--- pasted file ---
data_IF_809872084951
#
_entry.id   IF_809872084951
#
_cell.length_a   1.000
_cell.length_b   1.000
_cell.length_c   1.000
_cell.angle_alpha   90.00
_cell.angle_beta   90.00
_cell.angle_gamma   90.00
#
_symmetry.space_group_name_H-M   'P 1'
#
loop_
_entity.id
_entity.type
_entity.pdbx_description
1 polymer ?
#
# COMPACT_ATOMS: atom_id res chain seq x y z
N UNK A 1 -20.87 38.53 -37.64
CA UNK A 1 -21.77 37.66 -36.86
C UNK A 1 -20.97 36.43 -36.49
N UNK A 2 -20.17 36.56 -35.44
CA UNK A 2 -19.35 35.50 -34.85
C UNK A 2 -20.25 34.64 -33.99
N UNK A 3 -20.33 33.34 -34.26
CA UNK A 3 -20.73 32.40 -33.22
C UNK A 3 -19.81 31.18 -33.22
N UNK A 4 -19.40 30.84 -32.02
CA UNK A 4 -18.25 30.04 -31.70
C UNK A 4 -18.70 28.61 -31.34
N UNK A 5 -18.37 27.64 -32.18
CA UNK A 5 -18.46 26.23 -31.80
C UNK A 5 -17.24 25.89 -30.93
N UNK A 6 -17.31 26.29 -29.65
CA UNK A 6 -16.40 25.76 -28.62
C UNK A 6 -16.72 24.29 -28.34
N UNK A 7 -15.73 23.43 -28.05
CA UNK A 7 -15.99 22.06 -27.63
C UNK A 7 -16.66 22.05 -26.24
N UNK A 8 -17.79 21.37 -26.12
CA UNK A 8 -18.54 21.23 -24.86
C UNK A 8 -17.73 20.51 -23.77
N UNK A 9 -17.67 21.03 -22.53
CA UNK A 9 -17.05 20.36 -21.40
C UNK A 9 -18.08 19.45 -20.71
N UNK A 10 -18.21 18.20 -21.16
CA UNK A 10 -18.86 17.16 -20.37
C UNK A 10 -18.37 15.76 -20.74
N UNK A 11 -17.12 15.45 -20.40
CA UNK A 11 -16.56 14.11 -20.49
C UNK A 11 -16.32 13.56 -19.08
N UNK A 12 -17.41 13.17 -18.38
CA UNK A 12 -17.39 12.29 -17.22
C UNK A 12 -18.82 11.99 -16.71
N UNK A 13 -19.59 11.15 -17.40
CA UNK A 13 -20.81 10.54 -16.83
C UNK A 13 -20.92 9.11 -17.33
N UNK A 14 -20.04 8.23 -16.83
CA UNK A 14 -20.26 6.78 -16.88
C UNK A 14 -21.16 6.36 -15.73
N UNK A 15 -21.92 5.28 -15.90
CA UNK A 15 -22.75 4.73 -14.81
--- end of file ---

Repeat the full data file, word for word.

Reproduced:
data_IF_809872084951
#
_entry.id   IF_809872084951
#
_cell.length_a   1.000
_cell.length_b   1.000
_cell.length_c   1.000
_cell.angle_alpha   90.00
_cell.angle_beta   90.00
_cell.angle_gamma   90.00
#
_symmetry.space_group_name_H-M   'P 1'
#
loop_
_entity.id
_entity.type
_entity.pdbx_description
1 polymer ?
#
# COMPACT_ATOMS: atom_id res chain seq x y z
N UNK A 1 -20.87 38.53 -37.64
CA UNK A 1 -21.77 37.66 -36.86
C UNK A 1 -20.97 36.43 -36.49
N UNK A 2 -20.17 36.56 -35.44
CA UNK A 2 -19.35 35.50 -34.85
C UNK A 2 -20.25 34.64 -33.99
N UNK A 3 -20.33 33.34 -34.26
CA UNK A 3 -20.73 32.40 -33.22
C UNK A 3 -19.81 31.18 -33.22
N UNK A 4 -19.40 30.84 -32.02
CA UNK A 4 -18.25 30.04 -31.70
C UNK A 4 -18.70 28.61 -31.34
N UNK A 5 -18.37 27.64 -32.18
CA UNK A 5 -18.46 26.23 -31.80
C UNK A 5 -17.24 25.89 -30.93
N UNK A 6 -17.31 26.29 -29.65
CA UNK A 6 -16.40 25.76 -28.62
C UNK A 6 -16.72 24.29 -28.34
N UNK A 7 -15.73 23.43 -28.05
CA UNK A 7 -15.99 22.06 -27.63
C UNK A 7 -16.66 22.05 -26.24
N UNK A 8 -17.79 21.37 -26.12
CA UNK A 8 -18.54 21.23 -24.86
C UNK A 8 -17.73 20.51 -23.77
N UNK A 9 -17.67 21.03 -22.53
CA UNK A 9 -17.05 20.36 -21.40
C UNK A 9 -18.08 19.45 -20.71
N UNK A 10 -18.21 18.20 -21.16
CA UNK A 10 -18.86 17.16 -20.37
C UNK A 10 -18.37 15.76 -20.74
N UNK A 11 -17.12 15.45 -20.40
CA UNK A 11 -16.56 14.11 -20.49
C UNK A 11 -16.32 13.56 -19.08
N UNK A 12 -17.41 13.17 -18.38
CA UNK A 12 -17.39 12.29 -17.22
C UNK A 12 -18.82 11.99 -16.71
N UNK A 13 -19.59 11.15 -17.40
CA UNK A 13 -20.81 10.54 -16.83
C UNK A 13 -20.92 9.11 -17.33
N UNK A 14 -20.04 8.23 -16.83
CA UNK A 14 -20.26 6.78 -16.88
C UNK A 14 -21.16 6.36 -15.73
N UNK A 15 -21.92 5.28 -15.90
CA UNK A 15 -22.75 4.73 -14.81